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Checklists
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Background

A checklist is an algorithmic listing of actions to be performed in a given clinical setting, the goal being to ensure that no step will be forgotten. Although a seemingly simple intervention, checklists have a sound theoretical basis in principles of human factors engineering and have played a major role in some of the most significant successes achieved in the patient safety movement.

The field of cognitive psychology classifies most tasks as involving either schematic behavior, tasks performed reflexively or "on autopilot," or attentional behavior, which requires active planning and problem-solving. The types of error associated with each behavior are also different: failures of schematic behavior are called slips and occur due to lapses in concentration, distractions, or fatigue, whereas failures of attentional behavior are termed mistakes and often are caused by lack of experience or insufficient training. In health care, as in other industries, most errors are caused by slips rather than mistakes, and checklists represent a simple, elegant method to reduce the risk of slips. Flight preparation in aviation is a well-known example, as pilots and air-traffic controllers follow pre-takeoff checklists regardless of how many times they have carried out the tasks involved. By standardizing the list of steps to be followed, and formalizing the expectation that every step will be followed for every patient, checklists have the potential to greatly reduce errors due to slips.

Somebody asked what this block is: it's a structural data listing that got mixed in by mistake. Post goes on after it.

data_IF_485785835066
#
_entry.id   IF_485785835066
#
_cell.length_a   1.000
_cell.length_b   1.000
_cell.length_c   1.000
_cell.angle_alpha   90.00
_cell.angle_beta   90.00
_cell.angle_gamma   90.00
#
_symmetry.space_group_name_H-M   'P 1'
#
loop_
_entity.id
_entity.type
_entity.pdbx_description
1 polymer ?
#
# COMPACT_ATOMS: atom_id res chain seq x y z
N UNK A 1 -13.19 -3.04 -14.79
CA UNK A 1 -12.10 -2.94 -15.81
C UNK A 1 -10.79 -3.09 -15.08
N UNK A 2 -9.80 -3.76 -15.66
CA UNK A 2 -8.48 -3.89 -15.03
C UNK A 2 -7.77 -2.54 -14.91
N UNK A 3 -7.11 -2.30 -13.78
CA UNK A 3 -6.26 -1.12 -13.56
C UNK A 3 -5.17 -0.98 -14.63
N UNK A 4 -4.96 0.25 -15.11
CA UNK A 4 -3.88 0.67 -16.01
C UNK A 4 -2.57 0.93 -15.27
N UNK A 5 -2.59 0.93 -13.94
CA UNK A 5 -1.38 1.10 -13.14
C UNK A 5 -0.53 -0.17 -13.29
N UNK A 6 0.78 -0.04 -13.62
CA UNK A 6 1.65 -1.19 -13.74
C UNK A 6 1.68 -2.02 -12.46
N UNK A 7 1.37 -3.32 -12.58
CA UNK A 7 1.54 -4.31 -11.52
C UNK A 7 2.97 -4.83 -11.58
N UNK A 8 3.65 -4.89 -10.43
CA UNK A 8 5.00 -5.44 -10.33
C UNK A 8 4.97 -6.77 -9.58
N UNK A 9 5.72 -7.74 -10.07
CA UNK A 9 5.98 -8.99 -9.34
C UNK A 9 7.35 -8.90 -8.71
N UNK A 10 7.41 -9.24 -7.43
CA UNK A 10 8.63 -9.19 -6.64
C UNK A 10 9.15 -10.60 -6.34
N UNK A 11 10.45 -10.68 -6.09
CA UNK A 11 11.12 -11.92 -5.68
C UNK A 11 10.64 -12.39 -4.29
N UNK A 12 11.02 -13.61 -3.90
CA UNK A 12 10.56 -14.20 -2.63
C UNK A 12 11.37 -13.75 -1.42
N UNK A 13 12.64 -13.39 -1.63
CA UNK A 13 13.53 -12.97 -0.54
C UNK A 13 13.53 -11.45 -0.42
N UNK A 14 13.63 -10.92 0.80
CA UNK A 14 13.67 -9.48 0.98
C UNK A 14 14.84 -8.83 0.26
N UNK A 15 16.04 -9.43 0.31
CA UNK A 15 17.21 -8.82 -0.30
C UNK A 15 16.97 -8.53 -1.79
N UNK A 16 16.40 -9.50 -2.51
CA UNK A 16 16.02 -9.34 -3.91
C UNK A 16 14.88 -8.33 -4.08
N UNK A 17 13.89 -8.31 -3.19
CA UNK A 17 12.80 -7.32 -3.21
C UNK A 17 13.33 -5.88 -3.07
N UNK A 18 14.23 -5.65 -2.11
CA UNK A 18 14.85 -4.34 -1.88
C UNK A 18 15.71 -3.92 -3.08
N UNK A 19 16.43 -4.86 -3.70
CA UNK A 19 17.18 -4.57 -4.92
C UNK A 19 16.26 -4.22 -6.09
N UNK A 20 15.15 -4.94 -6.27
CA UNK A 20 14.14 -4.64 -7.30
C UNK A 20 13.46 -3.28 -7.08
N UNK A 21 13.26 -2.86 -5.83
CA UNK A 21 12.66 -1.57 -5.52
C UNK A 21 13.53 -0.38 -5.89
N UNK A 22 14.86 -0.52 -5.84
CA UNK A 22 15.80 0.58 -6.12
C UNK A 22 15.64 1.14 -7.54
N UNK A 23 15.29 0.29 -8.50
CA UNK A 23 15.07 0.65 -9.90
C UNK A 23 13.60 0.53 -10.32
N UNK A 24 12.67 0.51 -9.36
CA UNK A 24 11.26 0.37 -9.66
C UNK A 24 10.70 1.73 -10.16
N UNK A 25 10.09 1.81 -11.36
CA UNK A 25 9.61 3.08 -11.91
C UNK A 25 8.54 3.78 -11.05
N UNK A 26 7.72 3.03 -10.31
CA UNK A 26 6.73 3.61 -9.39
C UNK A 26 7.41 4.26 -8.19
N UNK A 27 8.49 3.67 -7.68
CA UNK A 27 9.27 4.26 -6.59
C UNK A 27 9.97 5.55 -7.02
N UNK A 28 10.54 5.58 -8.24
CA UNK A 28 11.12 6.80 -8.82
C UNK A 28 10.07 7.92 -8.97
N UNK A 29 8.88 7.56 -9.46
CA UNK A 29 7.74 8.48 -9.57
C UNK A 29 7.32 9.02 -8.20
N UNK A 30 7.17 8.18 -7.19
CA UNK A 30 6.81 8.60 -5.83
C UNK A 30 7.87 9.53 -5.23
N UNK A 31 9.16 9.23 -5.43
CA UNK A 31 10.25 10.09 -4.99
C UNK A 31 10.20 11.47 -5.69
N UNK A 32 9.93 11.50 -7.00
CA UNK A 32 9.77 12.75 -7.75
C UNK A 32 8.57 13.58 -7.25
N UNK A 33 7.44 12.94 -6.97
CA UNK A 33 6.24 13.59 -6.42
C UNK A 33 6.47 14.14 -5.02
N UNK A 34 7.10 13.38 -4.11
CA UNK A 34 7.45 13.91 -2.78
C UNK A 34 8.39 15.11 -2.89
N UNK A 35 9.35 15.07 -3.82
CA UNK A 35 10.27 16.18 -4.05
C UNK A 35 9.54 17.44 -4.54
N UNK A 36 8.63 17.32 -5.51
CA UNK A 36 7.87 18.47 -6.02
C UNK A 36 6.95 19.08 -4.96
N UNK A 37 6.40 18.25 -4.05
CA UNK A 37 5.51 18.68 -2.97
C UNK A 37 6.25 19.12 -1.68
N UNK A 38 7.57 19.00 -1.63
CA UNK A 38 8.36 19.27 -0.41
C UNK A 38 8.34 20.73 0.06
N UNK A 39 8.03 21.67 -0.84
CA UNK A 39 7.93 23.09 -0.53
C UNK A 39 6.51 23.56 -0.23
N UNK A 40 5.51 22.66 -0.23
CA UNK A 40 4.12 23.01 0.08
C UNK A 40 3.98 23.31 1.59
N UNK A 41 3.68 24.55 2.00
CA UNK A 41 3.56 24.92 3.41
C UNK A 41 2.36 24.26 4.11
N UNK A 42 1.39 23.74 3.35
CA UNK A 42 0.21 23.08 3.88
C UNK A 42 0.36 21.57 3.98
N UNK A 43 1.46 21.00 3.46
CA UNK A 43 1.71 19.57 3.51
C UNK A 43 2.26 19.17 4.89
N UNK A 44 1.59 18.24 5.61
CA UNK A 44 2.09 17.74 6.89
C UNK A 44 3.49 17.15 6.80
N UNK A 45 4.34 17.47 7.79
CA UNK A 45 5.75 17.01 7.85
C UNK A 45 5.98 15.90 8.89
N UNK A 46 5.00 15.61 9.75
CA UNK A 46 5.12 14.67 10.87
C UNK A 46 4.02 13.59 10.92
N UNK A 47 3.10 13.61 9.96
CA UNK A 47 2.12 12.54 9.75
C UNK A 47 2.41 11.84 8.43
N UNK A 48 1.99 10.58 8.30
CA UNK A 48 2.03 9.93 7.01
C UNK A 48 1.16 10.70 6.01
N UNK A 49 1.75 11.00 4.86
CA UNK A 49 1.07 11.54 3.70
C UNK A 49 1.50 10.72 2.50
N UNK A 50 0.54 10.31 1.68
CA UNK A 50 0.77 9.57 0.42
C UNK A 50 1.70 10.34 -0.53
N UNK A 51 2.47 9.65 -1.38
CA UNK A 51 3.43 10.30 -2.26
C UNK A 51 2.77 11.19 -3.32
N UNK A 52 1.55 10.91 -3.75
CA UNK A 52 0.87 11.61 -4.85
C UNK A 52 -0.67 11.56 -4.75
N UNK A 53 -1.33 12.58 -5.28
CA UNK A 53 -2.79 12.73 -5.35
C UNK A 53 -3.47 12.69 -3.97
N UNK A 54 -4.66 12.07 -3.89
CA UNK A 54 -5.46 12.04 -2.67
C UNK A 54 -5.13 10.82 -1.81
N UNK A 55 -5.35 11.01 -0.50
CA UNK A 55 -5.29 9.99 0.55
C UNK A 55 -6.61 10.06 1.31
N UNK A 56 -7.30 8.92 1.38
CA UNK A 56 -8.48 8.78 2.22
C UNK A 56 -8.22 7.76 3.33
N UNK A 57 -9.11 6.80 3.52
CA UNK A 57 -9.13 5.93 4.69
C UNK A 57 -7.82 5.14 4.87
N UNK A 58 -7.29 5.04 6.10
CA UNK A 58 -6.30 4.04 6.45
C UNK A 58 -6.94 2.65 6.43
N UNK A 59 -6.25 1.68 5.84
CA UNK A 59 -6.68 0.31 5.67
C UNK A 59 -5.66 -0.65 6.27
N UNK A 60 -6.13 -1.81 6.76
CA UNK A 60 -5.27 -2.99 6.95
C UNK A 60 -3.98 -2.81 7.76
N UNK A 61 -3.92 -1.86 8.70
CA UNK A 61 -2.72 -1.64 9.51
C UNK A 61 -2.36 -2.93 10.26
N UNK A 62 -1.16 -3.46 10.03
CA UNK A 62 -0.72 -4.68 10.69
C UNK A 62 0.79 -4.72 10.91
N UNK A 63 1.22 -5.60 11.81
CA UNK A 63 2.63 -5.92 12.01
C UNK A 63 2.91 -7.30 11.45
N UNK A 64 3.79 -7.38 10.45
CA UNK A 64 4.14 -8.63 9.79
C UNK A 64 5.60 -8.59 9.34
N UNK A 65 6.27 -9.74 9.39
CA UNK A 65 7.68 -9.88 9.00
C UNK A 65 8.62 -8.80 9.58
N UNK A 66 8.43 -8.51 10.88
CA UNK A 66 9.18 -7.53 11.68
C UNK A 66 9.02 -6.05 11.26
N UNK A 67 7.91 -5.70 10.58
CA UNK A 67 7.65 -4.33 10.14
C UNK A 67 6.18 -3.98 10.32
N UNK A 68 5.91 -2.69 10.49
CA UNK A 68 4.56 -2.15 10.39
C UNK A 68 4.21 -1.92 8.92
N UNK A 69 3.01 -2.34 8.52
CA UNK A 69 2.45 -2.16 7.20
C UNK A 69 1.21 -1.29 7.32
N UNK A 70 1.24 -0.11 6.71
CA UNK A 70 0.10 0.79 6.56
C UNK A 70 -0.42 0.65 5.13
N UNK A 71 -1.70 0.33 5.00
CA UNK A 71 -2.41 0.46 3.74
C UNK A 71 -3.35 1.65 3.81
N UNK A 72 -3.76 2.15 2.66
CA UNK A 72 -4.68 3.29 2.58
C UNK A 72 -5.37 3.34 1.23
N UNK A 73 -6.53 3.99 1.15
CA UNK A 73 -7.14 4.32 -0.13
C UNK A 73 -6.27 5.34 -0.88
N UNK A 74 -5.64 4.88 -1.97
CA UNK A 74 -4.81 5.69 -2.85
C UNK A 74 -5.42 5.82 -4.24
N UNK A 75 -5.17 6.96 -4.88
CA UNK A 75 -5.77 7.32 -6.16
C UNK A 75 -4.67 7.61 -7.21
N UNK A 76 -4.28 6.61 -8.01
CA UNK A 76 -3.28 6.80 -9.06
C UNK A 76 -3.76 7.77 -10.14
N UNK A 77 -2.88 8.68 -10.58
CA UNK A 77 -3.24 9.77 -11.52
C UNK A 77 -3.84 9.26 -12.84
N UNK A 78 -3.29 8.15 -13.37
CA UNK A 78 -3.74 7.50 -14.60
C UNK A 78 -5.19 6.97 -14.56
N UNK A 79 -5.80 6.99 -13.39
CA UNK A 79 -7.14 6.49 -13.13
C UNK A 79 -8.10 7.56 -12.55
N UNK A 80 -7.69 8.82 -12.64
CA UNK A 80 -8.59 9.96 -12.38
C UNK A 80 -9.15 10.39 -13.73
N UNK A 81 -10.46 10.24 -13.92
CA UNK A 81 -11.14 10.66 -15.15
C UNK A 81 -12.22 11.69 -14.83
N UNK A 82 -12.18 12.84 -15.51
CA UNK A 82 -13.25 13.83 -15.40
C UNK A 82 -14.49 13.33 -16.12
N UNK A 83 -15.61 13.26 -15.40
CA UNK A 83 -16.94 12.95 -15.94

Current Use of Checklists

Checklists garnered well-deserved publicity as a result of their use in the Keystone ICU project, a multicenter study in which a checklist of evidence-based infection control interventions was implemented to reduce the risk of central line–associated bloodstream infections in intensive care unit patients. This intervention achieved a stunning reduction in line infections, with many ICUs completely eliminating line infections for months at a time. An AHRQ-funded initiative subsequently disseminated the use of the Keystone ICU interventions nationwide, and initial results indicate further sustained success. A similar level of success was achieved through implementation of a surgical safety checklist, which included specific steps during induction of anesthesia, surgical timeout, and transfer of the patient out of the operating room. Remarkable reductions in surgical mortality and morbidity were achieved across a wide range of clinical settings. Further research has investigated the use of checklists to improve safety at the time of hospital discharge, improve transfer of information during in-hospital handoffs, and improve the care of intensive care unit and trauma patients.